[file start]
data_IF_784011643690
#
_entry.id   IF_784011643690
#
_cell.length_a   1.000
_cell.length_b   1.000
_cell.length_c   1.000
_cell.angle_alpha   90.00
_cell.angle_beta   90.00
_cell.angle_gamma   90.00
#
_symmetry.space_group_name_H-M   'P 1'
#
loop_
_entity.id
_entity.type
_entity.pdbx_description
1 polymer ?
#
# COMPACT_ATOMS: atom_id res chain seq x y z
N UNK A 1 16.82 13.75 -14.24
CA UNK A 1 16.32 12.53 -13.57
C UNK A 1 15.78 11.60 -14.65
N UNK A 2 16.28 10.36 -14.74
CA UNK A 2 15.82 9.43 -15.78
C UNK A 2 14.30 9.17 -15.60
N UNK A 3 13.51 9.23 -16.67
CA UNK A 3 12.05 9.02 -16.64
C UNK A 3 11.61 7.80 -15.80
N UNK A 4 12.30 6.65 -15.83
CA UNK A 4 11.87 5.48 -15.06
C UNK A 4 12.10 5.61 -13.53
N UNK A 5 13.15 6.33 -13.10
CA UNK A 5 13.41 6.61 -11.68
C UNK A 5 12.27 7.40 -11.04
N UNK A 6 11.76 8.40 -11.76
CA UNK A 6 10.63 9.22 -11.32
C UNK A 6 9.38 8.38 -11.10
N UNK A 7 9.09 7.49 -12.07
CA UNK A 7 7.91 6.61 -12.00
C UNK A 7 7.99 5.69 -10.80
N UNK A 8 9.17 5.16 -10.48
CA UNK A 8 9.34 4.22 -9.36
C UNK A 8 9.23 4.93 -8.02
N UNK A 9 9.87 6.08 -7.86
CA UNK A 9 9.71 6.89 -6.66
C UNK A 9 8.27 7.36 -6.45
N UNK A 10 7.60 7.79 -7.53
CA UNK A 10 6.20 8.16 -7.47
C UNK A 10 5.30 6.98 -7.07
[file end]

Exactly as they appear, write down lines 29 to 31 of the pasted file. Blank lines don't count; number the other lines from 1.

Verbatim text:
C UNK A 3 11.61 7.80 -15.80
N UNK A 4 12.30 6.65 -15.83
CA UNK A 4 11.87 5.48 -15.06